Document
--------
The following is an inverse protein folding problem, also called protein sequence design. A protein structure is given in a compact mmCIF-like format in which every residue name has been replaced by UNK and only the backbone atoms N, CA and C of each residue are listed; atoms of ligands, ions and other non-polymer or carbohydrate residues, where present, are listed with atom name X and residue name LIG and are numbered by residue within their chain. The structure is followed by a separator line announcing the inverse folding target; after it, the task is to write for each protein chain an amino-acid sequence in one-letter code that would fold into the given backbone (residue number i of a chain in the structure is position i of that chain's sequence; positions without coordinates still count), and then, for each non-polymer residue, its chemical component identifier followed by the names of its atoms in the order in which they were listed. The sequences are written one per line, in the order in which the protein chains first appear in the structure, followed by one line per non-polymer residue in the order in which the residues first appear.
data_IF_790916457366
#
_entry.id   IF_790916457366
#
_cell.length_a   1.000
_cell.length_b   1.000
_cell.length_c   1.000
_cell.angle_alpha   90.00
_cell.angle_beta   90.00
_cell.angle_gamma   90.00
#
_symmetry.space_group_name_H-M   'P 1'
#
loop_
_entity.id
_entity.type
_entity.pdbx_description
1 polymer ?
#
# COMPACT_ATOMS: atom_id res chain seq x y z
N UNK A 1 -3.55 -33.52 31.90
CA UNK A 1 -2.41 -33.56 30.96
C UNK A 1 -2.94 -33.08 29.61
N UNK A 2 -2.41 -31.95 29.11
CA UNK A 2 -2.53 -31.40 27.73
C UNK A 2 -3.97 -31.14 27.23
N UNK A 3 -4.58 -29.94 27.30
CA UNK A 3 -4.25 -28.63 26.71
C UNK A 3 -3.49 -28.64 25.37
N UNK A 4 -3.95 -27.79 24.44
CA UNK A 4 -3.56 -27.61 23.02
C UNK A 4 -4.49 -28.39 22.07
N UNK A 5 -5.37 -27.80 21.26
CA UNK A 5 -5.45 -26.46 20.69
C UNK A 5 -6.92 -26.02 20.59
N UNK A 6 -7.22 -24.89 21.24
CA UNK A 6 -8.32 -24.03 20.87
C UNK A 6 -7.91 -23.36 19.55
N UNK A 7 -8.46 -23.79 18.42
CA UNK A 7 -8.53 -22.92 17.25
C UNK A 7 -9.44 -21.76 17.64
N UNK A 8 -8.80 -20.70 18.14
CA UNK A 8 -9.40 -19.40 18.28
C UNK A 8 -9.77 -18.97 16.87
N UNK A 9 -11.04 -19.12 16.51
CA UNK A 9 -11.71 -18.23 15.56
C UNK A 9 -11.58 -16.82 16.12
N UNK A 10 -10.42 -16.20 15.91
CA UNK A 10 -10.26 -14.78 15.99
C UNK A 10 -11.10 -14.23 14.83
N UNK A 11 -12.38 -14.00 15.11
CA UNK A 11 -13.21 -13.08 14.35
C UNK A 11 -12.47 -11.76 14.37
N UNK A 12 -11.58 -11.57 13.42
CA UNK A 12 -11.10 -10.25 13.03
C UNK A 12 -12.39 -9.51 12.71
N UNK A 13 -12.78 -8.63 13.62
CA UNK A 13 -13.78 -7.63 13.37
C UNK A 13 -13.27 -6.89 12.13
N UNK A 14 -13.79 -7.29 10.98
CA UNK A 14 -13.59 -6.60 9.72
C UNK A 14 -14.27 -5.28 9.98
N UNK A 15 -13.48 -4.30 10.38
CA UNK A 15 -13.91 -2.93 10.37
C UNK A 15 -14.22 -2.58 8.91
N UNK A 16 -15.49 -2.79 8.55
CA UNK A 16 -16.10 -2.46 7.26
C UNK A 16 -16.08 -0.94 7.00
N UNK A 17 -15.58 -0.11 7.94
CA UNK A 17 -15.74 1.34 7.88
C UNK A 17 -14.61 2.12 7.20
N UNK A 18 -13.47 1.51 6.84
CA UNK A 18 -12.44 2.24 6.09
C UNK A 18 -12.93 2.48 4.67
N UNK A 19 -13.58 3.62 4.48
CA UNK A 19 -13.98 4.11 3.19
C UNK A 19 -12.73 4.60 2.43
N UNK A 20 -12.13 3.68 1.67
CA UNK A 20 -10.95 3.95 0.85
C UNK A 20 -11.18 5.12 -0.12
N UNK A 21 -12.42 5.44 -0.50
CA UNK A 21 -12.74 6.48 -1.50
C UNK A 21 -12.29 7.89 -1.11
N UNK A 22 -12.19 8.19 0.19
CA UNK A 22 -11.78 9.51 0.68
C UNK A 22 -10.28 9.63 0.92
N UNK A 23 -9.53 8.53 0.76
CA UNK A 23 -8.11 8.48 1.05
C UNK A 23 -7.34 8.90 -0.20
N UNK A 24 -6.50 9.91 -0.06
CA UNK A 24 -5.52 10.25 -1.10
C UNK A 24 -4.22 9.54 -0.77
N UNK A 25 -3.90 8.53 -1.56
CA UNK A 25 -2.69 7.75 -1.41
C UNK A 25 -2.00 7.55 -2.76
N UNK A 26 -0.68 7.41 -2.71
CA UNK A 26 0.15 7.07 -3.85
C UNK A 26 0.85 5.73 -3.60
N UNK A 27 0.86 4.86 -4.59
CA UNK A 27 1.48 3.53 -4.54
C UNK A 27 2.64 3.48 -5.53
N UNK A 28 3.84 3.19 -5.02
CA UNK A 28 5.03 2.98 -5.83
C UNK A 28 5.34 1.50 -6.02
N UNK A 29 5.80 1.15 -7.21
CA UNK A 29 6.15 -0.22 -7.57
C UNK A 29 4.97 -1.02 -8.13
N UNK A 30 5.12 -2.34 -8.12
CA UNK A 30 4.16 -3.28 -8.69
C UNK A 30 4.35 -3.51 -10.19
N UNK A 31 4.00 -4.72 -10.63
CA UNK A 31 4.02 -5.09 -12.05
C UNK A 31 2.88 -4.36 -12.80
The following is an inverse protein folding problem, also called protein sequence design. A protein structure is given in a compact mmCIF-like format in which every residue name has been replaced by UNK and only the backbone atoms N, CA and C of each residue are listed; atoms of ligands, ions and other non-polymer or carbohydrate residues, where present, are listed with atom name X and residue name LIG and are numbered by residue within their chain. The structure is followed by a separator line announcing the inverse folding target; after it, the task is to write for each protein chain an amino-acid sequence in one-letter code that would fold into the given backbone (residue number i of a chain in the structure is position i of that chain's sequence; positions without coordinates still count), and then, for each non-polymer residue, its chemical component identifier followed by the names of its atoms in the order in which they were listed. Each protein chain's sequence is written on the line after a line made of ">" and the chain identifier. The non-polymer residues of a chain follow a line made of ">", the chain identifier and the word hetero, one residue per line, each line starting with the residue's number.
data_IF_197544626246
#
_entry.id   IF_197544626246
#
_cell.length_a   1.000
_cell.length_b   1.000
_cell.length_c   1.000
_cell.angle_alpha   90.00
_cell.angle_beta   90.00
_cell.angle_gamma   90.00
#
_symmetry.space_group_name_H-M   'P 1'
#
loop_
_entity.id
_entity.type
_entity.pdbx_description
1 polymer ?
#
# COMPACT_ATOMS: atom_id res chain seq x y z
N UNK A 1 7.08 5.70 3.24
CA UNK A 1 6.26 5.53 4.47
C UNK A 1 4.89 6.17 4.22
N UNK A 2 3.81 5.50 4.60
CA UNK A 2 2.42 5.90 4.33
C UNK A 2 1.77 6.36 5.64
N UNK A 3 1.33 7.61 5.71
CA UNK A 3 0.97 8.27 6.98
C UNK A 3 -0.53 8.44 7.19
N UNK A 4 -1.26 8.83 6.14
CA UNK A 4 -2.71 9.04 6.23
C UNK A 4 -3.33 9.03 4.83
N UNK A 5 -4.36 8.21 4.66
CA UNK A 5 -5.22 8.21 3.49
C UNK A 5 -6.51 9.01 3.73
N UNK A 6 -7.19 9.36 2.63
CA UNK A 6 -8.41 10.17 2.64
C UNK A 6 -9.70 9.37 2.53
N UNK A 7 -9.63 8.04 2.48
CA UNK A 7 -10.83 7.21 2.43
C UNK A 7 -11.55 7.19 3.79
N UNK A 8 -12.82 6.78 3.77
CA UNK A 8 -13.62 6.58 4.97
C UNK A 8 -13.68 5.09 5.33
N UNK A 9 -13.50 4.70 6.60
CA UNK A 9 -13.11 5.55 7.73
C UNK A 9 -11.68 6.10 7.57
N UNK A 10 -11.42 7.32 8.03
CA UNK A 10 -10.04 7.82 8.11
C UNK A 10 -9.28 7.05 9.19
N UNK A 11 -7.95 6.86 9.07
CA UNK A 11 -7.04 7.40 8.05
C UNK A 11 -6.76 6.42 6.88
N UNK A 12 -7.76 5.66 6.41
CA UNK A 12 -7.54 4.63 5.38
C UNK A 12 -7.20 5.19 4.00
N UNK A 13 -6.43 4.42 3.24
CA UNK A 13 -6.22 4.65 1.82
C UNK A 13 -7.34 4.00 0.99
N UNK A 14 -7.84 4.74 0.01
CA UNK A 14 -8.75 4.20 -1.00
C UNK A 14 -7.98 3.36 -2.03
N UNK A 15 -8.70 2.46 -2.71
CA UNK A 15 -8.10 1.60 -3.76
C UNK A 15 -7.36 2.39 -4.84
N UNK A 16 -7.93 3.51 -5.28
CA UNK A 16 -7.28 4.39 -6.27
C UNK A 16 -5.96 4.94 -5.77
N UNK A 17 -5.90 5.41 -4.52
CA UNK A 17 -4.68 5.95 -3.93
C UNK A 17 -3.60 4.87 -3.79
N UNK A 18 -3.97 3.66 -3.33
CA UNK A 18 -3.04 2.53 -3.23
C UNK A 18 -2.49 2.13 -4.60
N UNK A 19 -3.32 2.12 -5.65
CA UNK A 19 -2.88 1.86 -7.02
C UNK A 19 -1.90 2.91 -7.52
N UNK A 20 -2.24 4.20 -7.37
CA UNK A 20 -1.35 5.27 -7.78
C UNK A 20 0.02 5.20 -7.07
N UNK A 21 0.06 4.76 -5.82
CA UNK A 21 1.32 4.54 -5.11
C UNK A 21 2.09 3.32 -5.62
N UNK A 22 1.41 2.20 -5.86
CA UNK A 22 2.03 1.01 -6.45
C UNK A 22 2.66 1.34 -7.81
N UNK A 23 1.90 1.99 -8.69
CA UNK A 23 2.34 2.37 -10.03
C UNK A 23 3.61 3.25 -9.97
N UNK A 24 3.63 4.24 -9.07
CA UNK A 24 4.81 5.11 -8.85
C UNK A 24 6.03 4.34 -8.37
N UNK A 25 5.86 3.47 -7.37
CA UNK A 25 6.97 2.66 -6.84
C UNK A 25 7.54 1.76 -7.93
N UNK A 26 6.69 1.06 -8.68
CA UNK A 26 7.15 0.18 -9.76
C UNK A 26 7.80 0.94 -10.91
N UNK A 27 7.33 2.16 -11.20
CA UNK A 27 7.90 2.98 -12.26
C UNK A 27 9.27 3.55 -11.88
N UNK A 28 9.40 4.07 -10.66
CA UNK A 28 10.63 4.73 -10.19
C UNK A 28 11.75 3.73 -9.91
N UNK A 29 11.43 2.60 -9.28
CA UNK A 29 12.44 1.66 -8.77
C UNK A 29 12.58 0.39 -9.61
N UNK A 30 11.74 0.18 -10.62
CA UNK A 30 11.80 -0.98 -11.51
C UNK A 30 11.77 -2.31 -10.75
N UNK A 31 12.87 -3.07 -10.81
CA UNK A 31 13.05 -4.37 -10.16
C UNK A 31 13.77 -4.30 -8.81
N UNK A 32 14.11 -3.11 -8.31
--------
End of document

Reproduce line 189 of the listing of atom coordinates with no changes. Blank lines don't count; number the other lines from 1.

C UNK A 18 -2.49 2.13 -4.60